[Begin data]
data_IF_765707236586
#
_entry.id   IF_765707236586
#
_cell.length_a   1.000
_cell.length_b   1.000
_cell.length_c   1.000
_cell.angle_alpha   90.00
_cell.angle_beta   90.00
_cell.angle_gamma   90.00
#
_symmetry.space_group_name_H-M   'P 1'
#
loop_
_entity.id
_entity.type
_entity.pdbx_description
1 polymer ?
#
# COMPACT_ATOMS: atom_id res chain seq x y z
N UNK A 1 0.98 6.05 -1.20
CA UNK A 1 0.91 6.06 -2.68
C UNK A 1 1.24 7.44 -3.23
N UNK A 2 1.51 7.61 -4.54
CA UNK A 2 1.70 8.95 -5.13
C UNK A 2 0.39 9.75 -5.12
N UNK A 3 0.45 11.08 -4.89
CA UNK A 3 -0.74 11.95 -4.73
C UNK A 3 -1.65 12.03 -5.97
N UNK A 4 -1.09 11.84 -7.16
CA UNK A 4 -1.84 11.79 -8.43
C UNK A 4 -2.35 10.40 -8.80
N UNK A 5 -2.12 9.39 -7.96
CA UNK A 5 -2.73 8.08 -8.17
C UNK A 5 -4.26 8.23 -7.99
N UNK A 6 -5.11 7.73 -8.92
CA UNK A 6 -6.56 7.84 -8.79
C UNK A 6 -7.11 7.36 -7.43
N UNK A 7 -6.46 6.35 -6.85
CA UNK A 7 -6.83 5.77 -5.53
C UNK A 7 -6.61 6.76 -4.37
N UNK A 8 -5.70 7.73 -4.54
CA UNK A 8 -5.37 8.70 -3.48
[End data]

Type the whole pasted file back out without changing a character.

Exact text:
data_IF_765707236586
#
_entry.id   IF_765707236586
#
_cell.length_a   1.000
_cell.length_b   1.000
_cell.length_c   1.000
_cell.angle_alpha   90.00
_cell.angle_beta   90.00
_cell.angle_gamma   90.00
#
_symmetry.space_group_name_H-M   'P 1'
#
loop_
_entity.id
_entity.type
_entity.pdbx_description
1 polymer ?
#
# COMPACT_ATOMS: atom_id res chain seq x y z
N UNK A 1 0.98 6.05 -1.20
CA UNK A 1 0.91 6.06 -2.68
C UNK A 1 1.24 7.44 -3.23
N UNK A 2 1.51 7.61 -4.54
CA UNK A 2 1.70 8.95 -5.13
C UNK A 2 0.39 9.75 -5.12
N UNK A 3 0.45 11.08 -4.89
CA UNK A 3 -0.74 11.95 -4.73
C UNK A 3 -1.65 12.03 -5.97
N UNK A 4 -1.09 11.84 -7.16
CA UNK A 4 -1.84 11.79 -8.43
C UNK A 4 -2.35 10.40 -8.80
N UNK A 5 -2.12 9.39 -7.96
CA UNK A 5 -2.73 8.08 -8.17
C UNK A 5 -4.26 8.23 -7.99
N UNK A 6 -5.11 7.73 -8.92
CA UNK A 6 -6.56 7.84 -8.79
C UNK A 6 -7.11 7.36 -7.43
N UNK A 7 -6.46 6.35 -6.85
CA UNK A 7 -6.83 5.77 -5.53
C UNK A 7 -6.61 6.76 -4.37
N UNK A 8 -5.70 7.73 -4.54
CA UNK A 8 -5.37 8.70 -3.48